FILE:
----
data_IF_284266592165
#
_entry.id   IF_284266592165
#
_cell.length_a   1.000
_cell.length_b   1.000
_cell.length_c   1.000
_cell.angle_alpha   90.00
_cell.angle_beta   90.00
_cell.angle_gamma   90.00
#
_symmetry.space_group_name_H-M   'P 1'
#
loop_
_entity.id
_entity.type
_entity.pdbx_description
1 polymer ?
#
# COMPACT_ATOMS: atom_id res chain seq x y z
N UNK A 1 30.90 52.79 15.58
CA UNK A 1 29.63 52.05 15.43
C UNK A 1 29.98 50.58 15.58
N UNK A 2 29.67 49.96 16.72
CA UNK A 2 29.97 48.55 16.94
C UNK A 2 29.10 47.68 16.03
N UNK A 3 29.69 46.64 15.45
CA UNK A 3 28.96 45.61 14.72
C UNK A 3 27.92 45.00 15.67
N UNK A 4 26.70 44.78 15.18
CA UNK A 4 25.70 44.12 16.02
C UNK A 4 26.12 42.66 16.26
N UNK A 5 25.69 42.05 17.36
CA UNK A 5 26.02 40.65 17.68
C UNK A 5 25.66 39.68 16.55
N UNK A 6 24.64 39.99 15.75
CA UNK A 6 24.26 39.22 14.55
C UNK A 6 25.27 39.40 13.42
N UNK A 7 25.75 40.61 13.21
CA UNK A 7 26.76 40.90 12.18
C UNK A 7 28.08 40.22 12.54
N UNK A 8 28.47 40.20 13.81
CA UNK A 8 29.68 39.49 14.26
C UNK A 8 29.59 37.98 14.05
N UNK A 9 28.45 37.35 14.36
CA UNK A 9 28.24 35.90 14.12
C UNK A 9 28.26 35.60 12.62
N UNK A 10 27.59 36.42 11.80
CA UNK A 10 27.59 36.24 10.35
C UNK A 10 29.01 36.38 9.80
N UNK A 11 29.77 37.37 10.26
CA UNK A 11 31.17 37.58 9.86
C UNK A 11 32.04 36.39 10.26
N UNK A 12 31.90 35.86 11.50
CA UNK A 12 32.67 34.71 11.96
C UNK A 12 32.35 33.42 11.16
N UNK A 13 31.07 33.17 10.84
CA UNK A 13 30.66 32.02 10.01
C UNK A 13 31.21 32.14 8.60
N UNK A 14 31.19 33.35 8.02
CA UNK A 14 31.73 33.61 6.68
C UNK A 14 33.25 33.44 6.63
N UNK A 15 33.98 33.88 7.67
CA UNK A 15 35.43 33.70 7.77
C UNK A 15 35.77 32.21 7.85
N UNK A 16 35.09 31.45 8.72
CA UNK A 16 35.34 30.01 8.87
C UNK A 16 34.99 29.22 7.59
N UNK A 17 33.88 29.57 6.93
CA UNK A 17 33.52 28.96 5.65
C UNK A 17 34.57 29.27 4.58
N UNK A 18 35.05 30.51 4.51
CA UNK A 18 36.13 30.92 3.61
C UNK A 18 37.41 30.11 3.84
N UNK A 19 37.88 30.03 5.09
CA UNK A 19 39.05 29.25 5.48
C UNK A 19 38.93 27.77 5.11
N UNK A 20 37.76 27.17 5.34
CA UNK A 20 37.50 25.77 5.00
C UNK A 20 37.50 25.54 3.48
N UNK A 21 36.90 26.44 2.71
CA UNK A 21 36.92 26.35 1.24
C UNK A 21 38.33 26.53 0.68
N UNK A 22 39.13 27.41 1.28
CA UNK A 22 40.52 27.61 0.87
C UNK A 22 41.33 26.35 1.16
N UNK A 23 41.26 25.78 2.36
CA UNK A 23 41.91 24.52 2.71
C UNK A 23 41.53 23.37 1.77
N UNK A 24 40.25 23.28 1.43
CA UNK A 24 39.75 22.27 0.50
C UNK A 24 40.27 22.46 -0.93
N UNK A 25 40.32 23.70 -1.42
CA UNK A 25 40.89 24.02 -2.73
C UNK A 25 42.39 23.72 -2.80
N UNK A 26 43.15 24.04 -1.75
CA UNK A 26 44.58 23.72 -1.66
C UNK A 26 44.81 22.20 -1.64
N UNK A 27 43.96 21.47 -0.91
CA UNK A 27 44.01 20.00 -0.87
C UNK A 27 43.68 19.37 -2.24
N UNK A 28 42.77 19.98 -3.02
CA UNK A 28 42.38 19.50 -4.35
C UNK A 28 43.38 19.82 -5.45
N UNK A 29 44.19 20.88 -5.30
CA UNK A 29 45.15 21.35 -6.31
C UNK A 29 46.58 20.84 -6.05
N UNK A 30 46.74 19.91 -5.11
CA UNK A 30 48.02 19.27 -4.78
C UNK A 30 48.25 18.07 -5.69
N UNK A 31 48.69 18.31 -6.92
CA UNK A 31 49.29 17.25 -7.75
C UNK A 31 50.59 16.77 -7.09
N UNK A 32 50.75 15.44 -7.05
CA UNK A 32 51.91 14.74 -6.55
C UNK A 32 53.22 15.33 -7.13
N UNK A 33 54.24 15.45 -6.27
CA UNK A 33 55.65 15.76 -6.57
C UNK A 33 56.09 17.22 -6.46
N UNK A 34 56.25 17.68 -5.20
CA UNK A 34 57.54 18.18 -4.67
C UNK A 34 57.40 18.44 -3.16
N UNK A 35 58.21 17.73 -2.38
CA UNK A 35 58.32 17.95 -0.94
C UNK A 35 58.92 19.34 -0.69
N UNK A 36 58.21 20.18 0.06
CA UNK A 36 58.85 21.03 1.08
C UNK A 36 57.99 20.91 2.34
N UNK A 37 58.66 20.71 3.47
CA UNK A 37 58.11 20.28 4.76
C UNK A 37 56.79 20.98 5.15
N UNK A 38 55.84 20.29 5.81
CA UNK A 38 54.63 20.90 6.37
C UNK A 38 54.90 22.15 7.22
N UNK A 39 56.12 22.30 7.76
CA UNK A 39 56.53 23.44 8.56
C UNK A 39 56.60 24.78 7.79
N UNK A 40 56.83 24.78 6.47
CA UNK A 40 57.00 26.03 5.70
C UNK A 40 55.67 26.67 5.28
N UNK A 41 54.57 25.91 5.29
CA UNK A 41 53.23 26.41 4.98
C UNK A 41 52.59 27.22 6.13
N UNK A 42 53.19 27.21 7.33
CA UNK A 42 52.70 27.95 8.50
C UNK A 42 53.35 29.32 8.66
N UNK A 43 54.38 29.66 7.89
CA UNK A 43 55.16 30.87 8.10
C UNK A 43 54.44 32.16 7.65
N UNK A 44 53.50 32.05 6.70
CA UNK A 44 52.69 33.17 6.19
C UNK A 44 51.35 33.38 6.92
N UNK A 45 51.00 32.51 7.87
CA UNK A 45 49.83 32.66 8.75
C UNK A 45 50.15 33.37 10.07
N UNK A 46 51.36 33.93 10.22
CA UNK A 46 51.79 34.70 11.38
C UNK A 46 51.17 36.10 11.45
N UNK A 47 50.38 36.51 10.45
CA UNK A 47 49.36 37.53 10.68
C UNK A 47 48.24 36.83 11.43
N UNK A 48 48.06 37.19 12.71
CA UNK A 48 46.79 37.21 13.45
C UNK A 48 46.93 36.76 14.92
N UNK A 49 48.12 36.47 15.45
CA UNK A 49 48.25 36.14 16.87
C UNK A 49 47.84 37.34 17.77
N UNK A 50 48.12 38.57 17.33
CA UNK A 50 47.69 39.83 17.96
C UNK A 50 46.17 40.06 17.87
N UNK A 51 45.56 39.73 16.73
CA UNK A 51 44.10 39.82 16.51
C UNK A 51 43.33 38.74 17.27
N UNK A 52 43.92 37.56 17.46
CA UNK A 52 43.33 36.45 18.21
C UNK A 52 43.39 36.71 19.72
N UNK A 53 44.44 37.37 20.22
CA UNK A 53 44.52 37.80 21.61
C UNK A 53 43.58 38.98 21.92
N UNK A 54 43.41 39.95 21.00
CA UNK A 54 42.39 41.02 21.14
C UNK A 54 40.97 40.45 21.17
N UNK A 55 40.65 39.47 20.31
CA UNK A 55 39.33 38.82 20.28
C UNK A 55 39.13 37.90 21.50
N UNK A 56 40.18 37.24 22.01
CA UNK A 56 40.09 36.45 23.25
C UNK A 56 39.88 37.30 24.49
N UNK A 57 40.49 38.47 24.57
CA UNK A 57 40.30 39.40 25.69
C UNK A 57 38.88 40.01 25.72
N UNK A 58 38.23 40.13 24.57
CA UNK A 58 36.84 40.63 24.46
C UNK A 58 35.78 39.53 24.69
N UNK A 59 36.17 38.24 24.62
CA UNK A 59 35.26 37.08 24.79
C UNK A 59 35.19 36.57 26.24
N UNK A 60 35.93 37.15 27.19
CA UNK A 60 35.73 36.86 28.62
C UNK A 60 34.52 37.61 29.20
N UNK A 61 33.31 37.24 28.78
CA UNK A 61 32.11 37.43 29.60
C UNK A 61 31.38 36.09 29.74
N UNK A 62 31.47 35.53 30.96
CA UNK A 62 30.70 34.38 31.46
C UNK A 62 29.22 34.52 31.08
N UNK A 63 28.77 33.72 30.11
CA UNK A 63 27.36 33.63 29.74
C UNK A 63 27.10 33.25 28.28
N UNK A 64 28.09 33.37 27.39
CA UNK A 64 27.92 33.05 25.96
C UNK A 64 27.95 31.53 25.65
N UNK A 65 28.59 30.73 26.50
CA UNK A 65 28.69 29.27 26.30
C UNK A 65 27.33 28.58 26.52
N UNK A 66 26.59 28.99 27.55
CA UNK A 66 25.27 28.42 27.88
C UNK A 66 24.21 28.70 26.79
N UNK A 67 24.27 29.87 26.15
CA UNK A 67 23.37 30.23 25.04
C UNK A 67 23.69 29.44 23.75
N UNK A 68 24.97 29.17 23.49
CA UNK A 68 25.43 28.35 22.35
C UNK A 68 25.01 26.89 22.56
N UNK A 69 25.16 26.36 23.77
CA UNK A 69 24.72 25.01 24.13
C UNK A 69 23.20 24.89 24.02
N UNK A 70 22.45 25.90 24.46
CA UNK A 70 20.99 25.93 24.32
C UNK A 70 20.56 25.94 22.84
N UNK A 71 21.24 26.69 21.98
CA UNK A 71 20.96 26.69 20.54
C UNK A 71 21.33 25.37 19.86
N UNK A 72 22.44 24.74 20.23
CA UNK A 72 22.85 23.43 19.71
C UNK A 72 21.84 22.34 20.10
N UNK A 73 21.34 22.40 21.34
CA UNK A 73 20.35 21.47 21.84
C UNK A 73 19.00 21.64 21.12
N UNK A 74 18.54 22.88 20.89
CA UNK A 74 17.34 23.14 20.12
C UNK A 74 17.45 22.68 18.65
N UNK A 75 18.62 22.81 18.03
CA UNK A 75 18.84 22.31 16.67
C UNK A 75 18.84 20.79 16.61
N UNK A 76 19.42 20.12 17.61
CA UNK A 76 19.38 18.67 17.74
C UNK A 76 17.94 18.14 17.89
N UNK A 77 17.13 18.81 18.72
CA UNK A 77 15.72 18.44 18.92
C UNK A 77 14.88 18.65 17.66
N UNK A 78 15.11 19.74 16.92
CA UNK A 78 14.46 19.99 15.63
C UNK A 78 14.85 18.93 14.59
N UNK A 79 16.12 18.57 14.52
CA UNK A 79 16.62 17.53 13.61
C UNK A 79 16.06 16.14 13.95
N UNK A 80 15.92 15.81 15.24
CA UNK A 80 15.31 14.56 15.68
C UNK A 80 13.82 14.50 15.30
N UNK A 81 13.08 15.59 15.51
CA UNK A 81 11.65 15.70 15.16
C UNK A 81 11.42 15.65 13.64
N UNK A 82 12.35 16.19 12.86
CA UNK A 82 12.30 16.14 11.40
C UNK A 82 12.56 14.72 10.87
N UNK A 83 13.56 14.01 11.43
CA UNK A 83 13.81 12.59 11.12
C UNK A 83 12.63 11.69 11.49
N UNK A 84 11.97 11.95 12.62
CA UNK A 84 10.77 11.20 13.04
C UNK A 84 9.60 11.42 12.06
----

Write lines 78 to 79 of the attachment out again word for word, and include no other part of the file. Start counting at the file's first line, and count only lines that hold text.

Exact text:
N UNK A 20 37.76 27.17 5.34
CA UNK A 20 37.50 25.77 5.00